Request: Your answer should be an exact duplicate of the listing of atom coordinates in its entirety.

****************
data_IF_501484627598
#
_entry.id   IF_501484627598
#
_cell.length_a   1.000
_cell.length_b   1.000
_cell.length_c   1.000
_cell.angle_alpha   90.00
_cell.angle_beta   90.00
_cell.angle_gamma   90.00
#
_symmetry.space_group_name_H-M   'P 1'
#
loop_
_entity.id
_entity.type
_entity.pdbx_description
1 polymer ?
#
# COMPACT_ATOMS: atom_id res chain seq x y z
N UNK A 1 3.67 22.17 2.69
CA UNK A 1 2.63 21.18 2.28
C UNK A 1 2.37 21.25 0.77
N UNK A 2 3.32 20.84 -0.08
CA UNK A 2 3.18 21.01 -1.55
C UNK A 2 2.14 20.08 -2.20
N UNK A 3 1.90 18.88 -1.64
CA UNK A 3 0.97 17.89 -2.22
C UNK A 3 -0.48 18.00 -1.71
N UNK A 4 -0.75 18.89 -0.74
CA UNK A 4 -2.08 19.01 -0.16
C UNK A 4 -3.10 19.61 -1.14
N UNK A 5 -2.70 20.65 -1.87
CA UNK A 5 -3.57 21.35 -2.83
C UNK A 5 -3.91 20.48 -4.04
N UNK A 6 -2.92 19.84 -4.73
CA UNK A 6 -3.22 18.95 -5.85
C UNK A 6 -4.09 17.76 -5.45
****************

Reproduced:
data_IF_501484627598
#
_entry.id   IF_501484627598
#
_cell.length_a   1.000
_cell.length_b   1.000
_cell.length_c   1.000
_cell.angle_alpha   90.00
_cell.angle_beta   90.00
_cell.angle_gamma   90.00
#
_symmetry.space_group_name_H-M   'P 1'
#
loop_
_entity.id
_entity.type
_entity.pdbx_description
1 polymer ?
#
# COMPACT_ATOMS: atom_id res chain seq x y z
N UNK A 1 3.67 22.17 2.69
CA UNK A 1 2.63 21.18 2.28
C UNK A 1 2.37 21.25 0.77
N UNK A 2 3.32 20.84 -0.08
CA UNK A 2 3.18 21.01 -1.55
C UNK A 2 2.14 20.08 -2.20
N UNK A 3 1.90 18.88 -1.64
CA UNK A 3 0.97 17.89 -2.22
C UNK A 3 -0.48 18.00 -1.71
N UNK A 4 -0.75 18.89 -0.74
CA UNK A 4 -2.08 19.01 -0.16
C UNK A 4 -3.10 19.61 -1.14
N UNK A 5 -2.70 20.65 -1.87
CA UNK A 5 -3.57 21.35 -2.83
C UNK A 5 -3.91 20.48 -4.04
N UNK A 6 -2.92 19.84 -4.73
CA UNK A 6 -3.22 18.95 -5.85
C UNK A 6 -4.09 17.76 -5.45